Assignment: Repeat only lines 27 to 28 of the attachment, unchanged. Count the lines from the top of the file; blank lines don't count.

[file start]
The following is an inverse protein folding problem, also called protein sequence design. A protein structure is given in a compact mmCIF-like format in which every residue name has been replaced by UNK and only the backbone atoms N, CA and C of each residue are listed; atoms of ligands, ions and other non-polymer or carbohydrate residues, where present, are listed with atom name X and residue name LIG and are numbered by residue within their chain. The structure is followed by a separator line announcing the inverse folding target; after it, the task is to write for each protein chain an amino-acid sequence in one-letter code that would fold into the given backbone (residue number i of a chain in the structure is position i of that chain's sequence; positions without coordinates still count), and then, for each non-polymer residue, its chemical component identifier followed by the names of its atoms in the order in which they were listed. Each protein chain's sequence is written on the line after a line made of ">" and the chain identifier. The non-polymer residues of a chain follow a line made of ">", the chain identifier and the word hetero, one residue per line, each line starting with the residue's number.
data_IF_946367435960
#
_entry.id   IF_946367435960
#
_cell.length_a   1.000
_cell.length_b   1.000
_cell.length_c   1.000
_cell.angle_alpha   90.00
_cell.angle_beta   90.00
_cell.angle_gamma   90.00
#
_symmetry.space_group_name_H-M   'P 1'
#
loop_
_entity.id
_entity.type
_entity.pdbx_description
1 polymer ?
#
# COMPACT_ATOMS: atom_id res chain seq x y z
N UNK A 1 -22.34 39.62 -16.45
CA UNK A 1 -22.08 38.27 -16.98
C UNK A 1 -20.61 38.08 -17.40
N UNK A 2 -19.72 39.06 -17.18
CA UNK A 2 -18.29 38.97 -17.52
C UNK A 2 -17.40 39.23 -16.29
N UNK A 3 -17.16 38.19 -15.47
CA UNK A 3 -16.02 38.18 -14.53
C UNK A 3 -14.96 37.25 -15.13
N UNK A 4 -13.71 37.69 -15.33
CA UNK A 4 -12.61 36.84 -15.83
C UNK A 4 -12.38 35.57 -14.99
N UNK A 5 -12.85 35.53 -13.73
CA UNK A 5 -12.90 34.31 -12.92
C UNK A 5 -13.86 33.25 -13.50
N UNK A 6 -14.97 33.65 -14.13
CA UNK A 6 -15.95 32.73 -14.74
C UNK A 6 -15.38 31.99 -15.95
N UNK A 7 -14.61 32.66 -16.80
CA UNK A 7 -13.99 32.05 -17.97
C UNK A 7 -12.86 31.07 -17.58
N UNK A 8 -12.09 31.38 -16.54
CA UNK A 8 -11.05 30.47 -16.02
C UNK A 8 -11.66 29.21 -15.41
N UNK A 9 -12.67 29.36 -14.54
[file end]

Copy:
C UNK A 2 -17.40 39.23 -16.29
N UNK A 3 -17.16 38.19 -15.47